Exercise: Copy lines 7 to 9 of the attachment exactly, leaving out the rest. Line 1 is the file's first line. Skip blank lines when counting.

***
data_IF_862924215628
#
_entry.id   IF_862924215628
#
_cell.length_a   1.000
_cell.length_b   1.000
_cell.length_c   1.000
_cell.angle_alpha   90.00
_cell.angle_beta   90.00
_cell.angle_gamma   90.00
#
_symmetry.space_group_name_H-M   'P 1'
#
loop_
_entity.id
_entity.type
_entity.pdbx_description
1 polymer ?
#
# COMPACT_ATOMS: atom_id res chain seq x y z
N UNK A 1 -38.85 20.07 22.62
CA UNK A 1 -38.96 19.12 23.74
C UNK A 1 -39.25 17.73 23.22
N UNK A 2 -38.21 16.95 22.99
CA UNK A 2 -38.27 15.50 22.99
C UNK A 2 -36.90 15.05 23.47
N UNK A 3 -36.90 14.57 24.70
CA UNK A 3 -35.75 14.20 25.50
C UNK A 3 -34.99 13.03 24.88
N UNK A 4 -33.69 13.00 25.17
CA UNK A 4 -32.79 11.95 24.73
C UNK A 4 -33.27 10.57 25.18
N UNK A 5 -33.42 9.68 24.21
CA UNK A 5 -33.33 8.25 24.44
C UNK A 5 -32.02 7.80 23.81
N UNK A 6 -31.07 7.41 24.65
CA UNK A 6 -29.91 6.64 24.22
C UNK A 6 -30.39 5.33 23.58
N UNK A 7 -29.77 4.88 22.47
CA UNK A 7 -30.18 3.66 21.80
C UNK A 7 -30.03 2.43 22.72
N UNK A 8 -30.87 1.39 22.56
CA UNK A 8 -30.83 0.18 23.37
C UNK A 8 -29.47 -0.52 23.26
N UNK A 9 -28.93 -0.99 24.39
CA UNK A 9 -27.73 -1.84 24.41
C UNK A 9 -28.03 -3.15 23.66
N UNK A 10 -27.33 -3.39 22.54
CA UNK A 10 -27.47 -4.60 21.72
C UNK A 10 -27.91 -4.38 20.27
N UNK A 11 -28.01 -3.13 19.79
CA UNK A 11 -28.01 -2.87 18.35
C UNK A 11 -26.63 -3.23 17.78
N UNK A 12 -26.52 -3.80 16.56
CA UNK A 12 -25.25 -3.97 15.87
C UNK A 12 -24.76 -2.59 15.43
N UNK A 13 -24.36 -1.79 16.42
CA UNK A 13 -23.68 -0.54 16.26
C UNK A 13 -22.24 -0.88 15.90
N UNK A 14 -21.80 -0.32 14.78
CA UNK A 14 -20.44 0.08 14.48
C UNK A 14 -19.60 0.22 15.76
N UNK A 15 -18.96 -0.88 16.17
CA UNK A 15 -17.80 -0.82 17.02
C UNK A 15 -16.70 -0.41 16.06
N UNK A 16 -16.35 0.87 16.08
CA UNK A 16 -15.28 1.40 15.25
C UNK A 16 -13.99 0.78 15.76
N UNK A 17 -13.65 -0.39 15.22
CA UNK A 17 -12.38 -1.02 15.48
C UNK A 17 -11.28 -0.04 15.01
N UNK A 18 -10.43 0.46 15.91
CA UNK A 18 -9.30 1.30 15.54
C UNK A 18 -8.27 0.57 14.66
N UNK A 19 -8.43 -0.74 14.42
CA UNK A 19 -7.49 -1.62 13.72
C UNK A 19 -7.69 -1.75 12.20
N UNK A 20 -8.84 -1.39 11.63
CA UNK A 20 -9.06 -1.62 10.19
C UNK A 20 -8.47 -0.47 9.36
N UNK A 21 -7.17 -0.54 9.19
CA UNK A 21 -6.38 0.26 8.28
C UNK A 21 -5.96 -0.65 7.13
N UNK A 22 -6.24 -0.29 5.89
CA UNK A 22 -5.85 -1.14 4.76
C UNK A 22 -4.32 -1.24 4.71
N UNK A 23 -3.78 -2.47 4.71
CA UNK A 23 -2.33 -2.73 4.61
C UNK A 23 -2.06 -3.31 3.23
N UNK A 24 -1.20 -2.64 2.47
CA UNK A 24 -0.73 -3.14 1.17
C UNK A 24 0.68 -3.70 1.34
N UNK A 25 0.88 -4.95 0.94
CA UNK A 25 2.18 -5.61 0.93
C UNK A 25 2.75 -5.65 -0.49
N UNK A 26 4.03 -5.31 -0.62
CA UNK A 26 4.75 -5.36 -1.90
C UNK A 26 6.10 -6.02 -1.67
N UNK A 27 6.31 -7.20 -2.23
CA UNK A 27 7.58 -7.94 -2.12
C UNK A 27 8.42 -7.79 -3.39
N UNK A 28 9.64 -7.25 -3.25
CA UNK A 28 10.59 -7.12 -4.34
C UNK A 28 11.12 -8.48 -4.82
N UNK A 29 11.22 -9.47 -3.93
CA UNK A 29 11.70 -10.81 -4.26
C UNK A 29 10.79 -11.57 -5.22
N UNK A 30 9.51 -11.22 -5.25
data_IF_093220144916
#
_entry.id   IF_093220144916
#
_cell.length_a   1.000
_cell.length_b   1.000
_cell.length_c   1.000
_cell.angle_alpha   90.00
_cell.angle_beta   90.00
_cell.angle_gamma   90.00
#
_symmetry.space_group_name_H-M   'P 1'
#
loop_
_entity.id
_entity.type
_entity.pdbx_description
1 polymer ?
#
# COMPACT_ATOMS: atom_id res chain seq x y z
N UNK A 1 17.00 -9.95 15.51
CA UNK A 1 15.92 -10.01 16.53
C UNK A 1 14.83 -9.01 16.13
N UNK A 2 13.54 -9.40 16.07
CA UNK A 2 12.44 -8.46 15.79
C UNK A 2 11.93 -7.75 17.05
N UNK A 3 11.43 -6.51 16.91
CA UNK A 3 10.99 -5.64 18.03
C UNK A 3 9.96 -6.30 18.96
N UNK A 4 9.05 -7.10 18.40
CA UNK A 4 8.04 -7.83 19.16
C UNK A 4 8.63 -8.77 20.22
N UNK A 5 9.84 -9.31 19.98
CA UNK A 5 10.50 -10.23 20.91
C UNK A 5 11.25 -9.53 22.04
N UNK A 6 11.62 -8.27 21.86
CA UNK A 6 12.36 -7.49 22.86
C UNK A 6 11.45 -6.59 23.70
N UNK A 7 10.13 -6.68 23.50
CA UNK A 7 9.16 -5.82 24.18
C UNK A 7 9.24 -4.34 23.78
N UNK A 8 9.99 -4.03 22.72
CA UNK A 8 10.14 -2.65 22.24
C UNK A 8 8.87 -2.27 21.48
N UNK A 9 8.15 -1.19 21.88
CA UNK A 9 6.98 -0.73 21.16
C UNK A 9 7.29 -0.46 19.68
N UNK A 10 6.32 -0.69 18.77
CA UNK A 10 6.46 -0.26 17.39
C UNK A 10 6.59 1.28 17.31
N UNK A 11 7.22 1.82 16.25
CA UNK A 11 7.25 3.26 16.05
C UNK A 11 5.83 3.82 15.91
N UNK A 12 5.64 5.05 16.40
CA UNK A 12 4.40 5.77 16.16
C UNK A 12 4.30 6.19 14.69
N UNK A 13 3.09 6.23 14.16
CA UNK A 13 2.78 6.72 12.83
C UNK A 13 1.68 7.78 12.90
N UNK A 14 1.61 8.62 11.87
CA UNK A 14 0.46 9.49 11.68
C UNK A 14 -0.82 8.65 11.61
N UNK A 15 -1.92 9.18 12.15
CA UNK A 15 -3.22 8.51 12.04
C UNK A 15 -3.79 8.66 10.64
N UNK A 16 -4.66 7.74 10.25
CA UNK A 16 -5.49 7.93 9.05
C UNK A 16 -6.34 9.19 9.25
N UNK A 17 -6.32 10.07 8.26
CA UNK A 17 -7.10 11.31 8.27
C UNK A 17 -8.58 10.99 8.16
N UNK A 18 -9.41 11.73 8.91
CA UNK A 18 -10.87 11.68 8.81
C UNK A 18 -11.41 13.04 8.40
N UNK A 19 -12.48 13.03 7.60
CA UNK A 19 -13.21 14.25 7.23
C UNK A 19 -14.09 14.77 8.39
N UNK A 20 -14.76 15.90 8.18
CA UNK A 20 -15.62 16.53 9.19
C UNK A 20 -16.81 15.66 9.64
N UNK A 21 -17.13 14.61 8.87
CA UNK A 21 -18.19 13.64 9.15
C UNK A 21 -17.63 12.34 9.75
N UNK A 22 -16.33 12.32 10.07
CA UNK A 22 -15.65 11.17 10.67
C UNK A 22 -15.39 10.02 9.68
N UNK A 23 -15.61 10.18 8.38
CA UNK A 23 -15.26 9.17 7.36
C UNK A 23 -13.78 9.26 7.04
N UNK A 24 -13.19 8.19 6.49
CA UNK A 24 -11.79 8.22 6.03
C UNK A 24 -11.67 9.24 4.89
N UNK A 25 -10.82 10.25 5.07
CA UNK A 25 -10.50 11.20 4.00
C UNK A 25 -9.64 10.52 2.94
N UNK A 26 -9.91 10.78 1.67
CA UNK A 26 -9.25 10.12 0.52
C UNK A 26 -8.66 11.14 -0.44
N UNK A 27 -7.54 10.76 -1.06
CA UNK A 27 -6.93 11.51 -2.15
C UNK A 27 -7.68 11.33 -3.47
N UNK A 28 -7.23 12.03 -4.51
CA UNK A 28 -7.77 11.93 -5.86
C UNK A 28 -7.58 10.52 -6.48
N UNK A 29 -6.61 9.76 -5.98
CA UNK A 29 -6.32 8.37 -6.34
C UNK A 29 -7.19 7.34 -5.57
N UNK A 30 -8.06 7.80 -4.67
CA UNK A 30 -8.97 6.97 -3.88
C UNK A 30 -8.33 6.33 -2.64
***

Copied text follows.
_cell.length_c   1.000
_cell.angle_alpha   90.00
_cell.angle_beta   90.00